• Who do you recommend for laser eye surgery?

    Our clinics have been involved in pre and post-operative management of laser eye surgery patients since the procedure was approved in Canada. We have developed very strong relationships with the highest quality surgical centres in Toronto and refer regularly to Dr. Ray Stein at the Bochner Eye Institute and the eye surgeons at TLC Laser Eye Centres.

Eye Disorders and Diseases

  • What is myopia or nearsightedness?

    Myopia or “nearsightedness” is one of the most common refractive (light-bending…remember high school physics) disorders of the eye which causes distant objects to appear blurred and can range from mild to severe. This condition occurs if the eyeball grows too long or the cornea, the clear front cover of the eye, has too much curvature.

    Myopia is a very common vision condition affecting nearly 30 percent of the Canadian population and scientific research supports that myopia is usually hereditary. There is also growing evidence that myopia may be influenced by excessive near (reading or computer) work especially during growth and development. Generally, nearsightedness first occurs in school-age children and typically progresses until about age 20 to 25. However, nearsightedness may also develop in adults due to visual stress or health conditions that affect the physiology of the eye like diabetes.

  • What is hyperopia or farsightedness?

    Hyperopia, or “farsightedness”, is a common refractive disorder in which distant objects are usually seen clearly, but close ones do not come into proper focus. Hyperopia generally occurs due to physical reasons when the eyeball length grows slightly too short or the cornea has too little curvature. Common symptoms of hyperopia can include:

    • difficulty in concentrating and maintaining a clear focus on near objects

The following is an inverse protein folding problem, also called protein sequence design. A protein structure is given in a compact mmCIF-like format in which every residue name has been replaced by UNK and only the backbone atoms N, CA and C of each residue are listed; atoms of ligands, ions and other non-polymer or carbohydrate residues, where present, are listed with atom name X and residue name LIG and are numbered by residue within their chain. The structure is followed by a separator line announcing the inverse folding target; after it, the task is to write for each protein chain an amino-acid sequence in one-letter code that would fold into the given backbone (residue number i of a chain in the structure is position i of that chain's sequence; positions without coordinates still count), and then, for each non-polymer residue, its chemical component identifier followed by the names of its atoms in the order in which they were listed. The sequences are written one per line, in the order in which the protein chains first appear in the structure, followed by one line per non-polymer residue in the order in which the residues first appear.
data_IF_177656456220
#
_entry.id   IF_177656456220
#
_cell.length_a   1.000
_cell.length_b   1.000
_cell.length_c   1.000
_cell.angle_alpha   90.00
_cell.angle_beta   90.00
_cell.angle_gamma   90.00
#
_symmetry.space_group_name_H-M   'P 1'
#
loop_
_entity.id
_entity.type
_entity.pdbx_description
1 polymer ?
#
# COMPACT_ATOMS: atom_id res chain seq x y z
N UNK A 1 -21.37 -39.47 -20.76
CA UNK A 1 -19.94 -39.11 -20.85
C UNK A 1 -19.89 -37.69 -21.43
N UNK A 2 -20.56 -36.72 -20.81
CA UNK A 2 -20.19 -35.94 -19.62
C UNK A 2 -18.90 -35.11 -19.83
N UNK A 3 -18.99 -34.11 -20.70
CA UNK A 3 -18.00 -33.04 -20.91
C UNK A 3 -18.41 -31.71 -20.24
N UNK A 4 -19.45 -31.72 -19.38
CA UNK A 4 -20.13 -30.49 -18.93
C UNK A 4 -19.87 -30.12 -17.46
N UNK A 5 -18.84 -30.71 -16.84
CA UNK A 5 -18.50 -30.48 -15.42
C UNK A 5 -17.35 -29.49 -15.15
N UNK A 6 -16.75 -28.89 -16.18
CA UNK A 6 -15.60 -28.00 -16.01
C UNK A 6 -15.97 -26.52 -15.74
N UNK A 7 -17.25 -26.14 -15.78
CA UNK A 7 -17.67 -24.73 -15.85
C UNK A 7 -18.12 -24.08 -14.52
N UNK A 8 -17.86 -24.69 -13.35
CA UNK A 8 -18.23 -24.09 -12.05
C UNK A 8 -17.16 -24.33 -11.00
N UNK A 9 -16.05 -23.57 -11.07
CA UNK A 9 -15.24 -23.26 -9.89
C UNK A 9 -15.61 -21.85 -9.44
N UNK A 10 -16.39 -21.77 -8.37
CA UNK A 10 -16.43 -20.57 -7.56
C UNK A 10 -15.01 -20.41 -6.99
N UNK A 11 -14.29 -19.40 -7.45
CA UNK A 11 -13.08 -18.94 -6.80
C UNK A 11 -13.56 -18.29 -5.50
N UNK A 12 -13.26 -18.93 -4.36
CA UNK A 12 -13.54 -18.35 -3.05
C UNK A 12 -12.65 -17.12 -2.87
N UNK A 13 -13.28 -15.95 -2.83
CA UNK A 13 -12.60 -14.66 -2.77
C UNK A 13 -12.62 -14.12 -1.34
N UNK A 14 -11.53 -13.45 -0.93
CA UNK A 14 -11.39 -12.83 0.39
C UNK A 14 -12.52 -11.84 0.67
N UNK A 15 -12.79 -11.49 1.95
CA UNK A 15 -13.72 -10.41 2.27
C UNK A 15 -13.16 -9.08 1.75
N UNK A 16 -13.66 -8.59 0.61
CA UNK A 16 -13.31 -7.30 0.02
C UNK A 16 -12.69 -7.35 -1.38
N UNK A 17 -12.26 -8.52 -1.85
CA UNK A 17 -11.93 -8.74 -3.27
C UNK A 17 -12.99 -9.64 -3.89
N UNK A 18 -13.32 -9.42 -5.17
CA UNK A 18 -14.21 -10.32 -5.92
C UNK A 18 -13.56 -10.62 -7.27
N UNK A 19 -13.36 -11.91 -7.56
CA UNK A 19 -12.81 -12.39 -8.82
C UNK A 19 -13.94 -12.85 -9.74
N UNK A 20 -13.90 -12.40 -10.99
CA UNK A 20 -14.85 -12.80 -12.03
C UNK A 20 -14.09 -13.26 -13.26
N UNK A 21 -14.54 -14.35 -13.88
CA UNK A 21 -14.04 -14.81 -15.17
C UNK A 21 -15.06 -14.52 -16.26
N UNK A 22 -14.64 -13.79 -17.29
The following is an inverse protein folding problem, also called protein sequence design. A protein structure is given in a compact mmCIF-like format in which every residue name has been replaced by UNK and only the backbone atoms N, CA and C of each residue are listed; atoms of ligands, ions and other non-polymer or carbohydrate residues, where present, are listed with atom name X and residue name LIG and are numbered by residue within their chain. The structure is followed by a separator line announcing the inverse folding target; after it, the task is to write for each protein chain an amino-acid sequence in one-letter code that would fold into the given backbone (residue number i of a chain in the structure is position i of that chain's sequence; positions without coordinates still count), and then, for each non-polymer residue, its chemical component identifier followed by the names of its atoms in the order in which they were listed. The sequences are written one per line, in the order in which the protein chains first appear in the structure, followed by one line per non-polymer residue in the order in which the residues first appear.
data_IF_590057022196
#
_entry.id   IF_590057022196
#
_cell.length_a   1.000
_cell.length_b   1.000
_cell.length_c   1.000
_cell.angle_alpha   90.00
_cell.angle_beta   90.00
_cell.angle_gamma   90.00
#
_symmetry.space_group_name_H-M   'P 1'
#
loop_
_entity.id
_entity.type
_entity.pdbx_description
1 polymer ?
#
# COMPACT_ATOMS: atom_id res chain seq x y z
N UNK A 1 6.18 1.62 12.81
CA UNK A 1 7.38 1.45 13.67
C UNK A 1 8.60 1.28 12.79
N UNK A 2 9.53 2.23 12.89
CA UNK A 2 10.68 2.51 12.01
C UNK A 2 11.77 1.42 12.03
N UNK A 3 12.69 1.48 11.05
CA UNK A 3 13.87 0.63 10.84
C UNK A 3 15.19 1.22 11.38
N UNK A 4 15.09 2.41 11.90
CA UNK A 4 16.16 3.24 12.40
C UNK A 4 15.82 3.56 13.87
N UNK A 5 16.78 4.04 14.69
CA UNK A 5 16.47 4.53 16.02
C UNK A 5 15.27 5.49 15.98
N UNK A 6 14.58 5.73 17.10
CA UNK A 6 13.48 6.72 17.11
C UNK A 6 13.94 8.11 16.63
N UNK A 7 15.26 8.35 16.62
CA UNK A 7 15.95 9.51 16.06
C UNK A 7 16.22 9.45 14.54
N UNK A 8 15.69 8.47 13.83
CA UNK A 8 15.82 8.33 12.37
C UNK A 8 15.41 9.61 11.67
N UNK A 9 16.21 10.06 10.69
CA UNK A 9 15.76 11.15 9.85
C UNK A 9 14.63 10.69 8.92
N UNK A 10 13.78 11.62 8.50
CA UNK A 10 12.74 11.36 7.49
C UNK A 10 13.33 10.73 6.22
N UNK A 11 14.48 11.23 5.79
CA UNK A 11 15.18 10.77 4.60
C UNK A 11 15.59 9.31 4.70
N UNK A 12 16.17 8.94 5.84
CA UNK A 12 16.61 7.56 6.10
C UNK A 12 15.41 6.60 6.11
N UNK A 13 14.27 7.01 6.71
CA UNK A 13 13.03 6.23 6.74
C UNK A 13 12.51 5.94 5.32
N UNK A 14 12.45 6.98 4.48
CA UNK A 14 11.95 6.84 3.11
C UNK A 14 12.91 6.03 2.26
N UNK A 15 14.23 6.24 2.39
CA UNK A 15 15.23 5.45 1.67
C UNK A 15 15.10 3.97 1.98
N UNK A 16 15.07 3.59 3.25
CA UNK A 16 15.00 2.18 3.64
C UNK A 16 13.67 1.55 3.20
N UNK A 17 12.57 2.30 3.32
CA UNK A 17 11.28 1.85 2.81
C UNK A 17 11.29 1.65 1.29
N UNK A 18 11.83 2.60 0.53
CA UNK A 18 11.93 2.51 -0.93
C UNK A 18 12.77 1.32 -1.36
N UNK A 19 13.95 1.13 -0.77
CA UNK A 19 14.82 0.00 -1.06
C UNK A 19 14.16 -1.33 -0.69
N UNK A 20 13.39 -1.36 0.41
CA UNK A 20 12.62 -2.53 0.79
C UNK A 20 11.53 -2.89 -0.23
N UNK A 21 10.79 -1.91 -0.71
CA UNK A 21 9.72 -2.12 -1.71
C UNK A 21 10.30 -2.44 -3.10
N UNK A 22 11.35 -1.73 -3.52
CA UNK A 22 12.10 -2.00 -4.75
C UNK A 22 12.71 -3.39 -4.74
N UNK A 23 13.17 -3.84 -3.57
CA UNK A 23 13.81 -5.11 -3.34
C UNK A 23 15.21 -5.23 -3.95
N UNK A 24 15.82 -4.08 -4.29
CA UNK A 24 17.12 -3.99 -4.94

• eye strain
    • fatigue and/or headaches after close work
    • aching or burning eyes
    • irritability or nervousness after sustained concentration

    Common vision screenings, often done in schools, are generally ineffective at detecting hyperopia. A comprehensive eye examination with pupil dilation is the best method to detect hyperopia. In mild cases of hyperopia, your eyes may be able to compensate without corrective lenses and eyeglasses would appear unnecessary. However, in more symptomatic or severe cases, eyeglasses or contact lenses would be indicated.

  • What is presbyopia?

    Presbyopia is a progressive vision condition in which the crystalline lens of your eye loses its flexibility, which makes it difficult to focus on close objects. This may seem to occur suddenly, but the actual loss of flexibility takes place over a number of years. Presbyopia is a natural part of the aging process of the eye and usually becomes noticeable in the early to mid-40s.

    Symptoms of presbyopia include:

    • the tendency to hold reading materials at arm’s length
    • blurred vision at normal reading distance
    • eye fatigue along with headaches when doing close work

    Treatment for presbyopia includes prescription reading glasses, bifocals, trifocals or contact lenses. Presbyopia can complicate other common vision conditions like myopia, hyperopia and astigmatism and necessitates a thorough assessment to determine the specific lenses to allow you to see clearly and comfortably. Presbyopia is usually progressive over a 10 to 15 year period and changes in your eyewear may be necessary to maintain clear and comfortable vision.

  • What is astigmatism?

    Astigmatism is a common vision condition or refractive disorder that causes blurred vision due either to the irregular shape of the cornea, the clear front cover of the eye, or sometimes the curvature of the lens inside the eye. An irregular shaped cornea or lens prevents light from focusing properly on the retina, the light sensitive surface at the back of the eye. As a result, vision becomes blurred at any distance. Slight amounts of astigmatism usually don’t affect vision and don’t require treatment. However, larger amounts cause distorted or blurred vision, eye discomfort and headaches.